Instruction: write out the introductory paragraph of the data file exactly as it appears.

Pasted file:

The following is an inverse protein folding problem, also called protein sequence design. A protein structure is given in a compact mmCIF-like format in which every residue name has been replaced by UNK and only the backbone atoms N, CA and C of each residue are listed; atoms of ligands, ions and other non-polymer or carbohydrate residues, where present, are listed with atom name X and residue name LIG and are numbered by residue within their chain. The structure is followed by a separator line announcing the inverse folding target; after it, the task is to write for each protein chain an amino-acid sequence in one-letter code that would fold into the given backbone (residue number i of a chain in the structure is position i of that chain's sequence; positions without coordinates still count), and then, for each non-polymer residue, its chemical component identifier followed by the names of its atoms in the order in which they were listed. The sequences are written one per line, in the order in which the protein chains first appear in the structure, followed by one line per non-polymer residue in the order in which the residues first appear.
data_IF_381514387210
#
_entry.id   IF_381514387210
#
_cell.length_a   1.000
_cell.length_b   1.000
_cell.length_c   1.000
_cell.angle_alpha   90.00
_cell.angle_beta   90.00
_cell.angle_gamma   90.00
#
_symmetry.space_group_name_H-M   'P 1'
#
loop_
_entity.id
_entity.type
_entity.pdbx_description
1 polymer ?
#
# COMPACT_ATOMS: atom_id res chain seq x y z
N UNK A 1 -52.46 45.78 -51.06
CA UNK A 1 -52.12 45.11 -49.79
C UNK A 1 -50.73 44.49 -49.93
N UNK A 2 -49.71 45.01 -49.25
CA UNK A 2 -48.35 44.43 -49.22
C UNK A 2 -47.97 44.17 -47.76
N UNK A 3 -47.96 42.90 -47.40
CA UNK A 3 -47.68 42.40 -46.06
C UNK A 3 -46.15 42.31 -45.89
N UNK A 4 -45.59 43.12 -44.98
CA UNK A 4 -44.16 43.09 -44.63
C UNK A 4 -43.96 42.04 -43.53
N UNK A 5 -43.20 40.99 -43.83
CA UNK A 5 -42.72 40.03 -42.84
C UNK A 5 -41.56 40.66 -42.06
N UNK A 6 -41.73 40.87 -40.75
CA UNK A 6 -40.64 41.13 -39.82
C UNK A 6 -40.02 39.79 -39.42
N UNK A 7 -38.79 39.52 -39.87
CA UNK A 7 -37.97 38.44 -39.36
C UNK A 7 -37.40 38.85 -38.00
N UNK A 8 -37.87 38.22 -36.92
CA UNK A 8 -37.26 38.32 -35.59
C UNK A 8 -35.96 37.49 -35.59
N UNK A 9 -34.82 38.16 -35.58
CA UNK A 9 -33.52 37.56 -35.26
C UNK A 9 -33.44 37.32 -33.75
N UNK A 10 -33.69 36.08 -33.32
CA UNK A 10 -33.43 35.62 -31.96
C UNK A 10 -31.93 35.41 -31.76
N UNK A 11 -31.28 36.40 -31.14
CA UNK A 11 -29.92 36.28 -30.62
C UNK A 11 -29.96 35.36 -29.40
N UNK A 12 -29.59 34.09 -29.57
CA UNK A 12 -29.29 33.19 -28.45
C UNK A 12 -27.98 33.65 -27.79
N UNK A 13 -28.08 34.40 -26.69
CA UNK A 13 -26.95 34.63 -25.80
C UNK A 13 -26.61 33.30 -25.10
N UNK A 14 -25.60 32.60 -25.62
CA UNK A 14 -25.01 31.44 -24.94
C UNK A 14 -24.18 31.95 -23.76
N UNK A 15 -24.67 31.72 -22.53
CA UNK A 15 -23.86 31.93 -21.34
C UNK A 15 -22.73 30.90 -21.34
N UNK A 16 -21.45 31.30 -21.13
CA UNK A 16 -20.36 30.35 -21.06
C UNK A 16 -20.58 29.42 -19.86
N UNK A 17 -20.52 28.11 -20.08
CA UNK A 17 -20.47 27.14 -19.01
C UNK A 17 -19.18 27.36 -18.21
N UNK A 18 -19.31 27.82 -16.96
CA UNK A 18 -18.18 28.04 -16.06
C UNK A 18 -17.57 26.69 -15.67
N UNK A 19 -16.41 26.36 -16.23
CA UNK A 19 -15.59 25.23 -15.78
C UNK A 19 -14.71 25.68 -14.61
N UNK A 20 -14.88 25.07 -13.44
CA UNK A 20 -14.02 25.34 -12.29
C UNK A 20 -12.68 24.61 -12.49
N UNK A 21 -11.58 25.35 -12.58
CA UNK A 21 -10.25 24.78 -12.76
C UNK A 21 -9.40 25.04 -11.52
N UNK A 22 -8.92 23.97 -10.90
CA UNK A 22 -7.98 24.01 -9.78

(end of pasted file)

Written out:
The following is an inverse protein folding problem, also called protein sequence design. A protein structure is given in a compact mmCIF-like format in which every residue name has been replaced by UNK and only the backbone atoms N, CA and C of each residue are listed; atoms of ligands, ions and other non-polymer or carbohydrate residues, where present, are listed with atom name X and residue name LIG and are numbered by residue within their chain. The structure is followed by a separator line announcing the inverse folding target; after it, the task is to write for each protein chain an amino-acid sequence in one-letter code that would fold into the given backbone (residue number i of a chain in the structure is position i of that chain's sequence; positions without coordinates still count), and then, for each non-polymer residue, its chemical component identifier followed by the names of its atoms in the order in which they were listed. The sequences are written one per line, in the order in which the protein chains first appear in the structure, followed by one line per non-polymer residue in the order in which the residues first appear.